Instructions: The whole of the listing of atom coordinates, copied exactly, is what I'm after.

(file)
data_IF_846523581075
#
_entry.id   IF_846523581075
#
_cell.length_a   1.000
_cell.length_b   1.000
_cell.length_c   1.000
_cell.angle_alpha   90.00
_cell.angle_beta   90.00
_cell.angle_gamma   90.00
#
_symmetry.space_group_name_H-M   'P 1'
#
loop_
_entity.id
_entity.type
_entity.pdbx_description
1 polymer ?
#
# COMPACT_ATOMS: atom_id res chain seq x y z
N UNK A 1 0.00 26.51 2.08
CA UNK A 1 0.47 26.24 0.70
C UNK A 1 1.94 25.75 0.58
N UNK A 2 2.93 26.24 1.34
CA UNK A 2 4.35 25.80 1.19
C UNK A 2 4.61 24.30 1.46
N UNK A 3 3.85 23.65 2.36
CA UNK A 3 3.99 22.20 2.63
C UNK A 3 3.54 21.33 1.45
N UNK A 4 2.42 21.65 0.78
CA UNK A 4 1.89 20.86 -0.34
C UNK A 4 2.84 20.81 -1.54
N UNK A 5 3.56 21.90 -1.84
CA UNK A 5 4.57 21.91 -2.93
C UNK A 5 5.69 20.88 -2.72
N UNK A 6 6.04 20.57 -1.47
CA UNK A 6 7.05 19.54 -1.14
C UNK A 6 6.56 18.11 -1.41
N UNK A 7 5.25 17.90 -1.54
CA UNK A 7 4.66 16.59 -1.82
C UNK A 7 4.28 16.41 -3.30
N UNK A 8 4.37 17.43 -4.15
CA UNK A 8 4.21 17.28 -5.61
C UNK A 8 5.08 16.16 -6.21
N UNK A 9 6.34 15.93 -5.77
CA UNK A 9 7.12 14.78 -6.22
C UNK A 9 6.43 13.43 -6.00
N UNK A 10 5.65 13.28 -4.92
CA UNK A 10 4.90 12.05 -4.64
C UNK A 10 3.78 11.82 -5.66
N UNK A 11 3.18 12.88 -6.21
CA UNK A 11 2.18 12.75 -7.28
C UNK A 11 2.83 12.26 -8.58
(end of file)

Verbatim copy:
data_IF_846523581075
#
_entry.id   IF_846523581075
#
_cell.length_a   1.000
_cell.length_b   1.000
_cell.length_c   1.000
_cell.angle_alpha   90.00
_cell.angle_beta   90.00
_cell.angle_gamma   90.00
#
_symmetry.space_group_name_H-M   'P 1'
#
loop_
_entity.id
_entity.type
_entity.pdbx_description
1 polymer ?
#
# COMPACT_ATOMS: atom_id res chain seq x y z
N UNK A 1 0.00 26.51 2.08
CA UNK A 1 0.47 26.24 0.70
C UNK A 1 1.94 25.75 0.58
N UNK A 2 2.93 26.24 1.34
CA UNK A 2 4.35 25.80 1.19
C UNK A 2 4.61 24.30 1.46
N UNK A 3 3.85 23.65 2.36
CA UNK A 3 3.99 22.20 2.63
C UNK A 3 3.54 21.33 1.45
N UNK A 4 2.42 21.65 0.78
CA UNK A 4 1.89 20.86 -0.34
C UNK A 4 2.84 20.81 -1.54
N UNK A 5 3.56 21.90 -1.84
CA UNK A 5 4.57 21.91 -2.93
C UNK A 5 5.69 20.88 -2.72
N UNK A 6 6.04 20.57 -1.47
CA UNK A 6 7.05 19.54 -1.14
C UNK A 6 6.56 18.11 -1.41
N UNK A 7 5.25 17.90 -1.54
CA UNK A 7 4.66 16.59 -1.82
C UNK A 7 4.28 16.41 -3.30
N UNK A 8 4.37 17.43 -4.15
CA UNK A 8 4.21 17.28 -5.61
C UNK A 8 5.08 16.16 -6.21
N UNK A 9 6.34 15.93 -5.77
CA UNK A 9 7.12 14.78 -6.22
C UNK A 9 6.43 13.43 -6.00
N UNK A 10 5.65 13.28 -4.92
CA UNK A 10 4.90 12.05 -4.64
C UNK A 10 3.78 11.82 -5.66
N UNK A 11 3.18 12.88 -6.21
CA UNK A 11 2.18 12.75 -7.28
C UNK A 11 2.83 12.26 -8.58